Why Does Al-Abadi Prefer to Face Turkey Now?

The new Iraqi cabinet will have to set pragmatic strategies to solve its problems with these regional powers so that Iraq could achieve its legitimate goals.

Two days ago, Iraqi prime minister and the commander in chief of the armed forces Haidar al-Abadi met in Baghdad with the members of the ministerial council for national security. That convention produced a set of decisions: the redeployment of the Iraqi border guards to be stationed on the Turkish border and recording of the Turkish violations of Iraq's airspace to be submitted to the United Nations. Observers assured that adopting those resolutions had not been expected. Thus, they are now wondering about the reasons behind these long overdue political stances. 

Abadi might have wanted to send an underlying message to the US that he is still its trusted ally in Iraq. he also tried to assert that he is ready to line up with the American interests against Turkey. Presently, there is an extensive talk about the American desire to undermine the Turkish geopolitics in Syria and Iraq. Thus, Abadi assumes that his new steps may be appreciated in Washington as they will lead to more restrictions to the Turkish role in Iraq's Kurdistan region.

Additionally, Abadi is seeking to be much closer to Iran. Recently, he faced a severe blow when he had said that he would stand up to the American sanctions against Iran. That statement made him unable to compete with the others for the position of premier. On the other hand, he did not get any real support from Turkey that left him alone in this impasse. Therefore, he now intends to convince the Iranians that he would counter the Turkish ambitions in Iraq in favour of Iran. He believes that such a decision might change the Iranian position rejecting his desire to be the next Iraqi prime minister. In fact, these regional powers view Iraq as an essential living space, and they fight against each other to extend their presence on this important chessboard.

Given this confused situation, Abadi might speculate that the management of  the American-Iranian crisis in Iraq cannot be done without sacrificing another regional power: Turkey. Hence, it is supposed that Abadi,  in the rest few weeks of his presidency, will demand Turkey withdraw its troops from Mosul. If he applied this option, Turkey would feel that there is an American-Iranian determination to isolate it from the developments taking place in its neighboring countries.

Abadi also imagined that the Iraqi Kurds might respect and welcome his decision against Turkey. In recent months, Turkey has targeted Iraq's Kurdistan region and killed many Kurdish commanders accused of being PKK's partners, especially in Sinjar.  Furthermore, Iran has also attacked many places on its border with this region under the pretext of fighting the terrorism of the Iranian Kurdish parties now stationed there. Erbil called on Baghdad to play its part in protecting the national security of Iraq's Kurdistan region. Therefore, Abadi tried to say that he is the best politician who can guarantee the Kurdish security in coordination with the Kurdish leaders. Thus, it is in their best interests to support him in his bid to become the next Iraqi premier.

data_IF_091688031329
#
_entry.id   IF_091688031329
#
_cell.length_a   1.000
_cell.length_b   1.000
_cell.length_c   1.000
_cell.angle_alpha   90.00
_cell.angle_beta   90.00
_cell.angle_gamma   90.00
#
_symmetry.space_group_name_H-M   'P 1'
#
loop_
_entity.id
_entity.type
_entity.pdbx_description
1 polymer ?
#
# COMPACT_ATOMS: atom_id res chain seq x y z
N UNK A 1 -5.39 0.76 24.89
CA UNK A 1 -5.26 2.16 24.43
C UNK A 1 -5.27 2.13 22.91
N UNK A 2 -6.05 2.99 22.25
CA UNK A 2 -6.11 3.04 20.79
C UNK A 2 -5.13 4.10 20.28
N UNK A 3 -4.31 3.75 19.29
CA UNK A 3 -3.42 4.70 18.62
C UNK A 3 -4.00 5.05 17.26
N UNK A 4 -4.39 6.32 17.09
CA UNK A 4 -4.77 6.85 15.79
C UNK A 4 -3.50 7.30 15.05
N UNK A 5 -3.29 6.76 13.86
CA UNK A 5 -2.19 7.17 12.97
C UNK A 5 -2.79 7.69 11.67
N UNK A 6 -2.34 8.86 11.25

Abadi further strives to reassure the Kurds that he will work on eliminating their problems with Turkey and Iran if they back him politically. He is trying to hint that he has a  comprehensive plan to expel the PKK and the Iranian Kurdistan Democratic Party from Iraq's Kurdish areas. Or at least, he will limit their movements and their threat in Kurdistan. Certainly, this will lead to normalizing Erbil's relations with Baghdad, Tehran and Ankara.

But the Kurds have another point of view. They think that Abadi wants to besiege their region geopolitically. Accordingly, they say that the redeployment of Iraq's federal troops on the Turkish borders will require some kind of negotiation with the Kurdistan region. They deem that Baghdad hopes to create a new military geography in this area to weaken the Kurdish influence in Iraq and in the whole region. Consequently,  they will make all their efforts to reject Abadi's opinions aimed at changing the regional and international equilibriums in Iraq's Kurdistan region.

Though Abadi knows well that he has now very limited opportunities to leading the next government, his last decisions, if they are activated in practice, will lay the ground for more contentious futuristic issues in the Iraqi-Turkish-Iranian relations. . In this context, the new cabinet will have to set pragmatic strategies to solve its problems with these regional powers so that Iraq could achieve its legitimate goals: Economic stability, social justice and  sustainable security.

Diyari Salih is an Iraqi academic, Ph.D. in Political Geography, Baghdad, Post-Doctorate in International Relations, Warsaw, Focuses on the Geopolitical Issues in Iraq.